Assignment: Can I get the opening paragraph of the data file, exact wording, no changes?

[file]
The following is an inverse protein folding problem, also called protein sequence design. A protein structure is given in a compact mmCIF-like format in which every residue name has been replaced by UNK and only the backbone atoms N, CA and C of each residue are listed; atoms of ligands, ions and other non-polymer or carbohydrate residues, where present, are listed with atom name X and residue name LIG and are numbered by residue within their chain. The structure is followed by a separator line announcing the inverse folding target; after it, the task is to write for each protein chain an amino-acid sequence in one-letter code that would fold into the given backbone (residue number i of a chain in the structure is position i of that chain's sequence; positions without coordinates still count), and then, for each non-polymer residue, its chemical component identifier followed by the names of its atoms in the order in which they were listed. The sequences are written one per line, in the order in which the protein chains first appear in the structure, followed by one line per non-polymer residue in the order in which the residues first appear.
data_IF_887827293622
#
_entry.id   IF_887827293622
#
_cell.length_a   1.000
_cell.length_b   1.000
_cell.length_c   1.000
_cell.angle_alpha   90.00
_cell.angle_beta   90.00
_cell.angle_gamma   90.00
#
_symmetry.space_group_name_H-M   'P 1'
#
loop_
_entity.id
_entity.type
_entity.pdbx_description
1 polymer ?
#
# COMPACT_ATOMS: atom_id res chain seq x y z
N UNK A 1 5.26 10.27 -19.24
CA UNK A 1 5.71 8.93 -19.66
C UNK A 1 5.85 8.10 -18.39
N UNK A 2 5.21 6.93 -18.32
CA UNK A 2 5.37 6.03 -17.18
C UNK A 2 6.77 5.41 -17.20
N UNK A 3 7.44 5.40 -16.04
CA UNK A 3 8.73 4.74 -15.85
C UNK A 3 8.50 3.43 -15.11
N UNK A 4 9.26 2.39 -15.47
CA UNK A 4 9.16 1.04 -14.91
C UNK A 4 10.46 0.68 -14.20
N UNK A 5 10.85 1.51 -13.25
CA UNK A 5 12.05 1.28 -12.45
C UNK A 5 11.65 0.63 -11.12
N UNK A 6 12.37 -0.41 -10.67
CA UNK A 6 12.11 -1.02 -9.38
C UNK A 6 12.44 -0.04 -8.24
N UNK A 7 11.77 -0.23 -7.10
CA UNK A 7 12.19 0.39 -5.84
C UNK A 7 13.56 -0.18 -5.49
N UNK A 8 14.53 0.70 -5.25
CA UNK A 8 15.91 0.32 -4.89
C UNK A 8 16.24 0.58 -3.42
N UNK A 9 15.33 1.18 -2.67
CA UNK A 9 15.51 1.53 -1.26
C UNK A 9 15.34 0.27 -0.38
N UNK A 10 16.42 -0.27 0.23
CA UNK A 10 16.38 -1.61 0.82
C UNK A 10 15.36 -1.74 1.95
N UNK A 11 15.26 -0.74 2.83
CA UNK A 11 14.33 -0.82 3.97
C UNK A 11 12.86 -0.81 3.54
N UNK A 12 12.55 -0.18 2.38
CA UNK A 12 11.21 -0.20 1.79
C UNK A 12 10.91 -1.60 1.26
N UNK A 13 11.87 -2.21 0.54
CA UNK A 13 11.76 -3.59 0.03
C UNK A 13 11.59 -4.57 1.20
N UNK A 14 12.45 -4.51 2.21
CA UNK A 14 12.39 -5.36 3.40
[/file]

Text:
The following is an inverse protein folding problem, also called protein sequence design. A protein structure is given in a compact mmCIF-like format in which every residue name has been replaced by UNK and only the backbone atoms N, CA and C of each residue are listed; atoms of ligands, ions and other non-polymer or carbohydrate residues, where present, are listed with atom name X and residue name LIG and are numbered by residue within their chain. The structure is followed by a separator line announcing the inverse folding target; after it, the task is to write for each protein chain an amino-acid sequence in one-letter code that would fold into the given backbone (residue number i of a chain in the structure is position i of that chain's sequence; positions without coordinates still count), and then, for each non-polymer residue, its chemical component identifier followed by the names of its atoms in the order in which they were listed. The sequences are written one per line, in the order in which the protein chains first appear in the structure, followed by one line per non-polymer residue in the order in which the residues first appear.